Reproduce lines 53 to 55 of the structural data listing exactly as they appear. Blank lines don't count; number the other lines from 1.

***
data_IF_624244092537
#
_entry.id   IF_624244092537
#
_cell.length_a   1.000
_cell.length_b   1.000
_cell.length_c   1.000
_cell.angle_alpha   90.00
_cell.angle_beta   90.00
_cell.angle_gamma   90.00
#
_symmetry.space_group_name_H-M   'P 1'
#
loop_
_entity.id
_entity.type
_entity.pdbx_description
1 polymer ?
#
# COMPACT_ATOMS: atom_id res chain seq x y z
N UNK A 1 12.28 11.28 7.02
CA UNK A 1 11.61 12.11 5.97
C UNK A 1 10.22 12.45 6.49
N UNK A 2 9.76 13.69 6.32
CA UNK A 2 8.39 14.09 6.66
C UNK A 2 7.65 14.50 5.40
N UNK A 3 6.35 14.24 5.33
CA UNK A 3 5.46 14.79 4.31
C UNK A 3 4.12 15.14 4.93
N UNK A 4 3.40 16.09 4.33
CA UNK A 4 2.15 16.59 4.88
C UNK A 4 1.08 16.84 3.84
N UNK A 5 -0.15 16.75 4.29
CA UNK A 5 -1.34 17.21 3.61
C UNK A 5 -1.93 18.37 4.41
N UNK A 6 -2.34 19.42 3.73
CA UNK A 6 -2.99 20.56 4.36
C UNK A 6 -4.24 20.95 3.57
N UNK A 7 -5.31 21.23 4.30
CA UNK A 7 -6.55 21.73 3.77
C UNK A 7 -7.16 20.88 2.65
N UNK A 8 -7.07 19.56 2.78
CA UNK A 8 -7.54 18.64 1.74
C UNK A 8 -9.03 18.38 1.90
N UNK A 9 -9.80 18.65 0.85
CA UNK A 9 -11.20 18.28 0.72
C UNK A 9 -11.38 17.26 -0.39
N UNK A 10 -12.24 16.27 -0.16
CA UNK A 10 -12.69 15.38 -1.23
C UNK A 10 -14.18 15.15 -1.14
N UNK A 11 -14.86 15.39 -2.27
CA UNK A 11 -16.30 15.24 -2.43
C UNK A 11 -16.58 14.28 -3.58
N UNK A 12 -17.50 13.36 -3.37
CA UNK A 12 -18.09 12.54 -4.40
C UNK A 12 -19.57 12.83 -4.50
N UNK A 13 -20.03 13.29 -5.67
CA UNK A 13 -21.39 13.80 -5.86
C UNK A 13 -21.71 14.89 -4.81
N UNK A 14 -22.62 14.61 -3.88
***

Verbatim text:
C UNK A 11 -16.58 14.28 -3.58
N UNK A 12 -17.50 13.36 -3.37
CA UNK A 12 -18.09 12.54 -4.40